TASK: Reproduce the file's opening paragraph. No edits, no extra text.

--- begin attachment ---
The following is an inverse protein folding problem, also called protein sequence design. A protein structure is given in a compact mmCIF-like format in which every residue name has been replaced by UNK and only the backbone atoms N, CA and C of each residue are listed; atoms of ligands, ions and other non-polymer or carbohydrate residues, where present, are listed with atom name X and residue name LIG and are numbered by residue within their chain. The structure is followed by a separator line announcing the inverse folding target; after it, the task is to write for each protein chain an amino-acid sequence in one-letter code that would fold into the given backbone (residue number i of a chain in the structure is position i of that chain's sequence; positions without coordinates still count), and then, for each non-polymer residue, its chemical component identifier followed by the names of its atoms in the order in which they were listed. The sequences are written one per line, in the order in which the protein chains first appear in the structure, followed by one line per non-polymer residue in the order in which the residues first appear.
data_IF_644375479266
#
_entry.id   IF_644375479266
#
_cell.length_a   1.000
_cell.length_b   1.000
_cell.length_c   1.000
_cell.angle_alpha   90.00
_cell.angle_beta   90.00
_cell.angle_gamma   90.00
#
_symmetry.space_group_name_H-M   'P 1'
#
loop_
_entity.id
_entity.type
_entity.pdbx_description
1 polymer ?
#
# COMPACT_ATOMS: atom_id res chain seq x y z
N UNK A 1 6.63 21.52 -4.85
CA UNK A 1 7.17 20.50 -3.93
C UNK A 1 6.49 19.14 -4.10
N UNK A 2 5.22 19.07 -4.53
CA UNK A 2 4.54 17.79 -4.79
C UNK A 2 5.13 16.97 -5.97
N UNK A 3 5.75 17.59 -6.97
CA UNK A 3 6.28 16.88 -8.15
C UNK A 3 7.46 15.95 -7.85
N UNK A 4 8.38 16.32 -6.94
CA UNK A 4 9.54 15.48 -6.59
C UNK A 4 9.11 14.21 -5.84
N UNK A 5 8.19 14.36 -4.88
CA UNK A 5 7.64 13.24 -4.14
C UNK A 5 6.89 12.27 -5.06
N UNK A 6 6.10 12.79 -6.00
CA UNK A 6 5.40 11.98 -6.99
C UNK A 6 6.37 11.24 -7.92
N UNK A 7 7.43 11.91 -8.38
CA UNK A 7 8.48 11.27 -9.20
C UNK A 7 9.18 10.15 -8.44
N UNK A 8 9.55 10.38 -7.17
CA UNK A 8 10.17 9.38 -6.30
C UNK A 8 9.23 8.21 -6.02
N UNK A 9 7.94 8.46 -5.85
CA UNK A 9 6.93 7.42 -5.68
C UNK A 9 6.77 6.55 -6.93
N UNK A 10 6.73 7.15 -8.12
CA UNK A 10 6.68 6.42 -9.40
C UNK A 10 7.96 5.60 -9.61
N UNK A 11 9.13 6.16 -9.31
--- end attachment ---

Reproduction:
The following is an inverse protein folding problem, also called protein sequence design. A protein structure is given in a compact mmCIF-like format in which every residue name has been replaced by UNK and only the backbone atoms N, CA and C of each residue are listed; atoms of ligands, ions and other non-polymer or carbohydrate residues, where present, are listed with atom name X and residue name LIG and are numbered by residue within their chain. The structure is followed by a separator line announcing the inverse folding target; after it, the task is to write for each protein chain an amino-acid sequence in one-letter code that would fold into the given backbone (residue number i of a chain in the structure is position i of that chain's sequence; positions without coordinates still count), and then, for each non-polymer residue, its chemical component identifier followed by the names of its atoms in the order in which they were listed. The sequences are written one per line, in the order in which the protein chains first appear in the structure, followed by one line per non-polymer residue in the order in which the residues first appear.